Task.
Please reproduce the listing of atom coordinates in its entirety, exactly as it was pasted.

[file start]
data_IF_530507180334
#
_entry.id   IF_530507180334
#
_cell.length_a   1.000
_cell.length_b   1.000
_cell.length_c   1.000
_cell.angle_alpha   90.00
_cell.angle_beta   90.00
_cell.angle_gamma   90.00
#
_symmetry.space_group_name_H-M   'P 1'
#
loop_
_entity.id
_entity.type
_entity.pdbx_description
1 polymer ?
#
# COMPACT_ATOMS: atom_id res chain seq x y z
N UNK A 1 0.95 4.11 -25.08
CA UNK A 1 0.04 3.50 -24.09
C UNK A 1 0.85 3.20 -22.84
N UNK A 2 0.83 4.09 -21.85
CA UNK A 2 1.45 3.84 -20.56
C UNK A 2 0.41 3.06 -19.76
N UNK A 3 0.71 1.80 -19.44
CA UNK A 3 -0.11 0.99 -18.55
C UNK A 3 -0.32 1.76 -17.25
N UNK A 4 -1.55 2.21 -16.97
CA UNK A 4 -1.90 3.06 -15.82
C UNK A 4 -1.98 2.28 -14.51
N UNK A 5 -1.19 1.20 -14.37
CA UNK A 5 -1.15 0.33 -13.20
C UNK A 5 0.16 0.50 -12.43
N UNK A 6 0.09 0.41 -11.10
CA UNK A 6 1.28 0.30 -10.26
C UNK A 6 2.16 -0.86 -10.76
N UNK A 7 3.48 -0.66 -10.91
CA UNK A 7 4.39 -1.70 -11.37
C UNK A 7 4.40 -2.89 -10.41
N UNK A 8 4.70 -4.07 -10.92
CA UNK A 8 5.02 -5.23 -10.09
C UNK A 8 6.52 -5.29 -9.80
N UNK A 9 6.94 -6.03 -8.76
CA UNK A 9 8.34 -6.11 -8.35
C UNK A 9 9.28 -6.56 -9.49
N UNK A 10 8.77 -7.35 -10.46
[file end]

data_IF_530507180334
#
_entry.id   IF_530507180334
#
_cell.length_a   1.000
_cell.length_b   1.000
_cell.length_c   1.000
_cell.angle_alpha   90.00
_cell.angle_beta   90.00
_cell.angle_gamma   90.00
#
_symmetry.space_group_name_H-M   'P 1'
#
loop_
_entity.id
_entity.type
_entity.pdbx_description
1 polymer ?
#
# COMPACT_ATOMS: atom_id res chain seq x y z
N UNK A 1 0.95 4.11 -25.08
CA UNK A 1 0.04 3.50 -24.09
C UNK A 1 0.85 3.20 -22.84
N UNK A 2 0.83 4.09 -21.85
CA UNK A 2 1.45 3.84 -20.56
C UNK A 2 0.41 3.06 -19.76
N UNK A 3 0.71 1.80 -19.44
CA UNK A 3 -0.11 0.99 -18.55
C UNK A 3 -0.32 1.76 -17.25
N UNK A 4 -1.55 2.21 -16.97
CA UNK A 4 -1.90 3.06 -15.82
C UNK A 4 -1.98 2.28 -14.51
N UNK A 5 -1.19 1.20 -14.37
CA UNK A 5 -1.15 0.33 -13.20
C UNK A 5 0.16 0.50 -12.43
N UNK A 6 0.09 0.41 -11.10
CA UNK A 6 1.28 0.30 -10.26
C UNK A 6 2.16 -0.86 -10.76
N UNK A 7 3.48 -0.66 -10.91
CA UNK A 7 4.39 -1.70 -11.37
C UNK A 7 4.40 -2.89 -10.41
N UNK A 8 4.70 -4.07 -10.92
CA UNK A 8 5.02 -5.23 -10.09
C UNK A 8 6.52 -5.29 -9.80
N UNK A 9 6.94 -6.03 -8.76
CA UNK A 9 8.34 -6.11 -8.35
C UNK A 9 9.28 -6.56 -9.49
N UNK A 10 8.77 -7.35 -10.46